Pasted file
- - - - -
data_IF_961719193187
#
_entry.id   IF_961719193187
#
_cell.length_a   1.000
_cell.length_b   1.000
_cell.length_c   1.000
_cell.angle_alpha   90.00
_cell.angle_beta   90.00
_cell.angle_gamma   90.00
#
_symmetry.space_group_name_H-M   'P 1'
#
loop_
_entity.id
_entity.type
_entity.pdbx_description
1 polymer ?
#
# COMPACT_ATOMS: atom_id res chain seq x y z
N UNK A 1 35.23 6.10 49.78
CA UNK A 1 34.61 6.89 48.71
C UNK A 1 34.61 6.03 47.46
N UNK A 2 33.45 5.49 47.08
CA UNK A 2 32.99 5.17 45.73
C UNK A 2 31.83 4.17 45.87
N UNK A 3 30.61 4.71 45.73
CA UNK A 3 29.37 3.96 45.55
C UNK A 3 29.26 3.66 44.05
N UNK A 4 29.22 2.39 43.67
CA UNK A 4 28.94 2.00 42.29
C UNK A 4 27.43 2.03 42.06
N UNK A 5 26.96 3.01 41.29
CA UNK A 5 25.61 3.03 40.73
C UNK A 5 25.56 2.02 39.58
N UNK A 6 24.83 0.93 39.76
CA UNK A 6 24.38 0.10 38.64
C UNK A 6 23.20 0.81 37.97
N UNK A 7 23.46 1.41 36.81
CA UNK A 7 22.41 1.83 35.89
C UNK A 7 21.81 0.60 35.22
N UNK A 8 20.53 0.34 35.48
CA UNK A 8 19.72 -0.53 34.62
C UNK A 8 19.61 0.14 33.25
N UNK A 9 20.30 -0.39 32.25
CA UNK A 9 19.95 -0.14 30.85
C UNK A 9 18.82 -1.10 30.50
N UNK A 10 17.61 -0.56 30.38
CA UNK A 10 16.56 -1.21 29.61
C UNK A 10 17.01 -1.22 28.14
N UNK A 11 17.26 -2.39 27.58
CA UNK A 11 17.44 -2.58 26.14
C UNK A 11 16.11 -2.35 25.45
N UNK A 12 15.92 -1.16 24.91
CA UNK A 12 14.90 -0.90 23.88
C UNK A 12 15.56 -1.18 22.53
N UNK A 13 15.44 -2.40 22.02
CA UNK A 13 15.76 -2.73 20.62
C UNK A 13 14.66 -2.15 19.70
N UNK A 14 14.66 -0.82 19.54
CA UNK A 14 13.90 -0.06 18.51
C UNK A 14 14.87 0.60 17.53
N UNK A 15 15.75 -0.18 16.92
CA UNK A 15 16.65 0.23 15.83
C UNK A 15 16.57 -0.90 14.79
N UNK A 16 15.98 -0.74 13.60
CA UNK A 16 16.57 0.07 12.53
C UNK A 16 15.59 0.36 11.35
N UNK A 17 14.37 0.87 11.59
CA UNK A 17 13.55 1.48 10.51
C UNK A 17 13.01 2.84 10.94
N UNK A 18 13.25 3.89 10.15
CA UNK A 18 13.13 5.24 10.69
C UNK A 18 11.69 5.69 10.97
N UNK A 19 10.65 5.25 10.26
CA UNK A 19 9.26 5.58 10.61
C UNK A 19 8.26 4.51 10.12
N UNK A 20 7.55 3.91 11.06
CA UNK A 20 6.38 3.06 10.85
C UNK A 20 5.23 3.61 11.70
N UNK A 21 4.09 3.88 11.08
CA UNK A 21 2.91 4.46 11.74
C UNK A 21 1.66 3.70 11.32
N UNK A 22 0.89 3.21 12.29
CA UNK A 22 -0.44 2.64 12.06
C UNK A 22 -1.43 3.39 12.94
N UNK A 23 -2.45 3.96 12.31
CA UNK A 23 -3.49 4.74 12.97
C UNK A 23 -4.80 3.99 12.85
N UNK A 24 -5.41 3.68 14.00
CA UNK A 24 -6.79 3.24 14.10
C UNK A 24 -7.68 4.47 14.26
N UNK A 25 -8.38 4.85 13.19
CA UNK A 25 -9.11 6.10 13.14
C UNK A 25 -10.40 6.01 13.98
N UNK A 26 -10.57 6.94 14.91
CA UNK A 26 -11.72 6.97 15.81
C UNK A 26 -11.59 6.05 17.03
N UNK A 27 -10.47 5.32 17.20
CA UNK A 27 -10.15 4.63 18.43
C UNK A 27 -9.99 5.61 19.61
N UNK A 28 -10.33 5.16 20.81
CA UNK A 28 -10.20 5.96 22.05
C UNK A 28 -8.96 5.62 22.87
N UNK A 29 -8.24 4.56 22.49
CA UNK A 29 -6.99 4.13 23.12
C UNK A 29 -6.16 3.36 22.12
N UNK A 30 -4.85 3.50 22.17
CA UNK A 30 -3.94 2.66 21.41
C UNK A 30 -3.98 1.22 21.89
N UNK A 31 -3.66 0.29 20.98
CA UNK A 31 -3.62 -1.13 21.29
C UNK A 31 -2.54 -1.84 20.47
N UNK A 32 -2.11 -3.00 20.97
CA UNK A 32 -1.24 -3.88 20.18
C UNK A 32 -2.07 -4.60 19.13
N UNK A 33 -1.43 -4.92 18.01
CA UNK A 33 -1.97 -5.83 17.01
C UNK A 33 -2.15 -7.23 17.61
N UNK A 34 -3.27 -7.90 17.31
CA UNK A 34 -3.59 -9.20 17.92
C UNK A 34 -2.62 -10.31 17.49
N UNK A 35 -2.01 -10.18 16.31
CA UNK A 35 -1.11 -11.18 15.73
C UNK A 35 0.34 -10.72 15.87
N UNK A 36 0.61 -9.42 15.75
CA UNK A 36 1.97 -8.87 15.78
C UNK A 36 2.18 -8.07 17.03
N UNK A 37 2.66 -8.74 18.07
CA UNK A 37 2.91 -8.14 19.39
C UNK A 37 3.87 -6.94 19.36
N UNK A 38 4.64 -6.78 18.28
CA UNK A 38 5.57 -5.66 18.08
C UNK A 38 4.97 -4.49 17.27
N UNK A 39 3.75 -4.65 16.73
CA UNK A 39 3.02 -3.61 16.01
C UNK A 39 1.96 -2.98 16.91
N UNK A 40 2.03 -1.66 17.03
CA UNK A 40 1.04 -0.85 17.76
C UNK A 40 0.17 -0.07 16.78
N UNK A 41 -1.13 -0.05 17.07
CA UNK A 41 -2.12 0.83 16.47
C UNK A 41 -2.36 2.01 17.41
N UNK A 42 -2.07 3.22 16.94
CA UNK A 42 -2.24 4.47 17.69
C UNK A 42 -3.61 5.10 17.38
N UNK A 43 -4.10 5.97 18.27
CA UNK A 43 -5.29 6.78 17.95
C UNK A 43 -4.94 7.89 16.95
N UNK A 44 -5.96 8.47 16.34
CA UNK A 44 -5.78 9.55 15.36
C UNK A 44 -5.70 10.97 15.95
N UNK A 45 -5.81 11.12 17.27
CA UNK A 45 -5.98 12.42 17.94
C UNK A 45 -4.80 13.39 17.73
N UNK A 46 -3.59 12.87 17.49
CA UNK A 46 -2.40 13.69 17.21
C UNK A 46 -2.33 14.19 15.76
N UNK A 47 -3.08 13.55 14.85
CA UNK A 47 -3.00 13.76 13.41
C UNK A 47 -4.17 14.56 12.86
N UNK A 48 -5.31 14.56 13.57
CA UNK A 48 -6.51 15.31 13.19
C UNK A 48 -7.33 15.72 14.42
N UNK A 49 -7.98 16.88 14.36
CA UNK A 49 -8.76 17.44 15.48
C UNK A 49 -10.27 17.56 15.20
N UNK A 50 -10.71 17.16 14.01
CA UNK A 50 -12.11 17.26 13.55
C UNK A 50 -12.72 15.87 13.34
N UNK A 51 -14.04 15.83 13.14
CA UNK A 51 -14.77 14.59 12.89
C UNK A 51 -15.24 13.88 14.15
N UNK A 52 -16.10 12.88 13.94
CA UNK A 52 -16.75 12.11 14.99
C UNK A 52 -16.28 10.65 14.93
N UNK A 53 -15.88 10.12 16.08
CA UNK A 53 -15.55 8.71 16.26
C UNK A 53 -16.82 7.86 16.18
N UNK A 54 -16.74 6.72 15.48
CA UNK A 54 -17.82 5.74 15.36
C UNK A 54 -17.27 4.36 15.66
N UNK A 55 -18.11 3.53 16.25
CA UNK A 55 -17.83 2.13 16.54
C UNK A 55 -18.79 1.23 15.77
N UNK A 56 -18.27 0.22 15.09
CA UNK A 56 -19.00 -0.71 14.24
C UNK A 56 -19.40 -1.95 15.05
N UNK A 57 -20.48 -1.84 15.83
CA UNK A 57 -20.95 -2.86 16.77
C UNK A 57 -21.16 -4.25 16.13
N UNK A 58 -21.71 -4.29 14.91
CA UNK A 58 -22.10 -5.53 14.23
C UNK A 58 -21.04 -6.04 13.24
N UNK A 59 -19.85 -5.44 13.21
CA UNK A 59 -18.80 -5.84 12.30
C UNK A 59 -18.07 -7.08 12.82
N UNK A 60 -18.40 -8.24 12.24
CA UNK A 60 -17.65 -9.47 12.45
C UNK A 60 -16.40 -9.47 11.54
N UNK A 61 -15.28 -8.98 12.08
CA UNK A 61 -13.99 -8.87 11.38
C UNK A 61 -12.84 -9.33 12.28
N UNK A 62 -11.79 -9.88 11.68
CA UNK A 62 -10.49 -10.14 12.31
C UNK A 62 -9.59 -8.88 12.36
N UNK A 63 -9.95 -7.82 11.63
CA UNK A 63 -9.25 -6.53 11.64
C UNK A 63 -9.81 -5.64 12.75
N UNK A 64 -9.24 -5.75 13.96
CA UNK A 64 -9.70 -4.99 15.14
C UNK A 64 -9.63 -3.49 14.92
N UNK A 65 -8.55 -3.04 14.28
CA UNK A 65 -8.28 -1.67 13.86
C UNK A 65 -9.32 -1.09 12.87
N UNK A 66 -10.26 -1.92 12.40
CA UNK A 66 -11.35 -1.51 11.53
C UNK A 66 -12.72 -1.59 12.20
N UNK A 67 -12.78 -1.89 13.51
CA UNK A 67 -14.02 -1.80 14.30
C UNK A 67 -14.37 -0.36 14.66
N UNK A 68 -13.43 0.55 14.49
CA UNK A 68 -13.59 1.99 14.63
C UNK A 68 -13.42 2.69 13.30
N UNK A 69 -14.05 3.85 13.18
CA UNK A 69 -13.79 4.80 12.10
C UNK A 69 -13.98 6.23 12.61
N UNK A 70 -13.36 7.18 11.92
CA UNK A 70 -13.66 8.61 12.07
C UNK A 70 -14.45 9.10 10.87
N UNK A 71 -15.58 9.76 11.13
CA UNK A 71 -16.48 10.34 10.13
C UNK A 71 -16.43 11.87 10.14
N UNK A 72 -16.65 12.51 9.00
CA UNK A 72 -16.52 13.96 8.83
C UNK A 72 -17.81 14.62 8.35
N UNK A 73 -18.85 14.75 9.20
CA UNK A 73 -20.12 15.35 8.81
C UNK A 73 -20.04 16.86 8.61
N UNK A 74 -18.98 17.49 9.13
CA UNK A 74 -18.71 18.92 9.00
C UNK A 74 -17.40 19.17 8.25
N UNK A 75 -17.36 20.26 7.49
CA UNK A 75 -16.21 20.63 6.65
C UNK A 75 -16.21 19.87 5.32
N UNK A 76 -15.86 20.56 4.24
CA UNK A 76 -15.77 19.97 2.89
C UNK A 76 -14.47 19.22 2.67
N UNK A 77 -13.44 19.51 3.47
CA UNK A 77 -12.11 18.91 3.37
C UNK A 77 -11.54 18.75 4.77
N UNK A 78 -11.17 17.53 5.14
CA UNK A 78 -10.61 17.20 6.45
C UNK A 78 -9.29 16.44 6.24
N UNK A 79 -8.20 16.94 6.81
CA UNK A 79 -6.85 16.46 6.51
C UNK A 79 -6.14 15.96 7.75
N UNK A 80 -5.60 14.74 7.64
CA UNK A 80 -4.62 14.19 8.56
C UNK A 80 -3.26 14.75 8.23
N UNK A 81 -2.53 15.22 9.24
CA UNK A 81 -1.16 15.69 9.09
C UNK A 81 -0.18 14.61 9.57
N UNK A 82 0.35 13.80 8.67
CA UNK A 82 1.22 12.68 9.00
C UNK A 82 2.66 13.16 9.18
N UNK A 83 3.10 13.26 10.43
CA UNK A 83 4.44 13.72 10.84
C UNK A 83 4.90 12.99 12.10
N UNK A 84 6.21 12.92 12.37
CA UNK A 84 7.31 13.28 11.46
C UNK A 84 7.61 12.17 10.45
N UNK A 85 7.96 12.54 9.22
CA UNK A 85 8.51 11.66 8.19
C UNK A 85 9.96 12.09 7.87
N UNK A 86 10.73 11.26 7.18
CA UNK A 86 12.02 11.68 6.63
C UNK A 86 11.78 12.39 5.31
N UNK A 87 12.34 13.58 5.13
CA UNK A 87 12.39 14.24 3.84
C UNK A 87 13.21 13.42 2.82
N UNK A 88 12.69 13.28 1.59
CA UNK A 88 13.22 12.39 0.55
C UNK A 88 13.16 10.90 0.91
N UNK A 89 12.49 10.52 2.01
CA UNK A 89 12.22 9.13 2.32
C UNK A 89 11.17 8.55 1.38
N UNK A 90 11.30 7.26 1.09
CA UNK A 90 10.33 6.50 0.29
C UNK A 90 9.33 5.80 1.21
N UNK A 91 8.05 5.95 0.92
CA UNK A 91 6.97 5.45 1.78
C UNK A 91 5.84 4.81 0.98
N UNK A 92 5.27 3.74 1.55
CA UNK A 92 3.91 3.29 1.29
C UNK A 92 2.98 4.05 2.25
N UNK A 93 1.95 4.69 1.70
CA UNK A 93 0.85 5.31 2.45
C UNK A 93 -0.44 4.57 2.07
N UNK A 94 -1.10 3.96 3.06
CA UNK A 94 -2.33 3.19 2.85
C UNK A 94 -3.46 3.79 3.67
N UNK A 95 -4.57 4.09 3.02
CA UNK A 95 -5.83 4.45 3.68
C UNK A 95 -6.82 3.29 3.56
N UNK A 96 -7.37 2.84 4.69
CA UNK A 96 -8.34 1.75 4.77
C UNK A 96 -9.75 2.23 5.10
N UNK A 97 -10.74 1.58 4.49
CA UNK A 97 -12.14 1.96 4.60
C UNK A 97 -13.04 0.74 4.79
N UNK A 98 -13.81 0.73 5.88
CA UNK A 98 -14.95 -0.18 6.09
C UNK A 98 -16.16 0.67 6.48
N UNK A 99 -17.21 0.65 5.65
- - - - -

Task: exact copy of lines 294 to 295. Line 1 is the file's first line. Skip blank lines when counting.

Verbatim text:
N UNK A 92 5.27 3.74 1.55
CA UNK A 92 3.91 3.29 1.29